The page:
What happens after a user visits the MOAC Web site? Do we know if people are currently using MOAC content in their research and learning activities? To get a picture of the current usage of MOAC content, we asked museum and library partners to forward any statistical or qualitative pre-existing data relating to use that they have gathered since contributing content to the OAC. This data might suggest that access to MOAC content has affected use of physical collections (e.g., a change in inquiries about collections or objects may be tied to the implementation of MOAC). Partners were asked to pass whatever data they had, in whatever form, to the research team, excluding any personally identifiable information on individual users, such as patron or visitor names.
Responses to this request suggest there may be differences between museums and libraries in their readiness for evaluation. Most museum partners did not have pre-existing use data readily available, whereas MOAC's library partner had statistical and qualitative data at the ready. Museum professionals may be less likely to keep track of how patrons discover or learn that the museum owns an object. When such data is collected by museums it may be anecdotal and, even then, it could be difficult to tie the effect of MOAC to inquiries about physical collections because a museum's Web presence may not be limited to MOAC.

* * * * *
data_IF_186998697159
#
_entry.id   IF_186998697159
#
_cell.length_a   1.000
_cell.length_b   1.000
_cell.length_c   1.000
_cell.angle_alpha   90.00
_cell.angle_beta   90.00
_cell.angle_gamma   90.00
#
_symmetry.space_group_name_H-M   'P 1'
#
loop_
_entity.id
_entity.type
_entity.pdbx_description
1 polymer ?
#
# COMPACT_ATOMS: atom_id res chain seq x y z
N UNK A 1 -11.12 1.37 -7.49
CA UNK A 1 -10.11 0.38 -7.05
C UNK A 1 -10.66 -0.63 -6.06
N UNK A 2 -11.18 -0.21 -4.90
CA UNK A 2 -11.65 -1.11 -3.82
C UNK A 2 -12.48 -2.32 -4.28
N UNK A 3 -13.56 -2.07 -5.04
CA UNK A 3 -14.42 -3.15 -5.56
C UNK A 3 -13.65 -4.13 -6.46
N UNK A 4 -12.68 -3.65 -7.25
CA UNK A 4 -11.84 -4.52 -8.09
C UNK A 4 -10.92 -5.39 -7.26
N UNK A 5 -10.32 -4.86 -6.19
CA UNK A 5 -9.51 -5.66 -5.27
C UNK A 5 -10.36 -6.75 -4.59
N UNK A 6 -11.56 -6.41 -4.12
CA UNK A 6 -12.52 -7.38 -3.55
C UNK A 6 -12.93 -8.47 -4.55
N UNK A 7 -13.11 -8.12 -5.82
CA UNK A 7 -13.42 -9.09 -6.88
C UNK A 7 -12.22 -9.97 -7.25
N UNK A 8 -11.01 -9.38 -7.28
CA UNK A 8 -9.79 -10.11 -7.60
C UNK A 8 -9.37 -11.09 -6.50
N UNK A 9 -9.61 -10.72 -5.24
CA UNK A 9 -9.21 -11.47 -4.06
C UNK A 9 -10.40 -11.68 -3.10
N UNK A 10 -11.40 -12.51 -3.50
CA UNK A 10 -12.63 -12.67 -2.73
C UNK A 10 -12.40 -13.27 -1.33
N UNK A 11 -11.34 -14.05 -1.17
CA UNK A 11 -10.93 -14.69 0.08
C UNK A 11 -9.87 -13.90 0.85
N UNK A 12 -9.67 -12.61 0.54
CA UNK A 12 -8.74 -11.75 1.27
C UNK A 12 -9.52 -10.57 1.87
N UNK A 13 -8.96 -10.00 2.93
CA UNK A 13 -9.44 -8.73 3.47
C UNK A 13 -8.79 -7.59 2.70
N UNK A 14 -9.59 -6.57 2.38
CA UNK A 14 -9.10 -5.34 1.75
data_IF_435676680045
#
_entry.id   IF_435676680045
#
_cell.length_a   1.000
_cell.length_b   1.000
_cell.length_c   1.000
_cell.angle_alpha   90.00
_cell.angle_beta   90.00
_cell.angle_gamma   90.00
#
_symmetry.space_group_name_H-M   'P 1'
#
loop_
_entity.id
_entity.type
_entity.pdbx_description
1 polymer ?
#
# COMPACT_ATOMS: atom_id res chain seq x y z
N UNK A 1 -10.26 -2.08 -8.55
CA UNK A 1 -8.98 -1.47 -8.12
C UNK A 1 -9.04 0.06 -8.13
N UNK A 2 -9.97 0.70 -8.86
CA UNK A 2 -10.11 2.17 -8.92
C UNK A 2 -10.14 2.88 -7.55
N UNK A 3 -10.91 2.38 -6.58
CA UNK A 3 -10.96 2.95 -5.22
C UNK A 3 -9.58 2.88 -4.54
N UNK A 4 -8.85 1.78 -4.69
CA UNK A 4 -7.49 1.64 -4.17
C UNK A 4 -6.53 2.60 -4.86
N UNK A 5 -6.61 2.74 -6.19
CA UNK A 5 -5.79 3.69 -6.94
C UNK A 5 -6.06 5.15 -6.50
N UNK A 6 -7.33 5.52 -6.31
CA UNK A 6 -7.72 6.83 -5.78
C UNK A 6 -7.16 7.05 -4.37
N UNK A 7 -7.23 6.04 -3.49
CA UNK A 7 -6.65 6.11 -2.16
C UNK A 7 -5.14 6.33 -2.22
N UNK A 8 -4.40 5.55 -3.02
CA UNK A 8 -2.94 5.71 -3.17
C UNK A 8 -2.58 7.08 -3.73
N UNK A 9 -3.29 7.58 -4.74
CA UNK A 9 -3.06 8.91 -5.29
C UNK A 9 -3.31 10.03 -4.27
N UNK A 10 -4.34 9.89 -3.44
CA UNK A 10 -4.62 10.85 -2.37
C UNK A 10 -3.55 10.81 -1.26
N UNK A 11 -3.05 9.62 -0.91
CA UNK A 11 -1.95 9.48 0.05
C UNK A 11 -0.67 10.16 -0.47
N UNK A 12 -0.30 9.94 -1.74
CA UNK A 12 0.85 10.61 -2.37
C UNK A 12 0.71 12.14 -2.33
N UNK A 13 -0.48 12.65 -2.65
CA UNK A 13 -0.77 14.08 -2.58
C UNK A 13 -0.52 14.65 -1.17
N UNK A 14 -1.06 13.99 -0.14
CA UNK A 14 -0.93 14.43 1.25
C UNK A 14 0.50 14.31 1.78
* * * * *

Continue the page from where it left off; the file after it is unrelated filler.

c. Feedback forms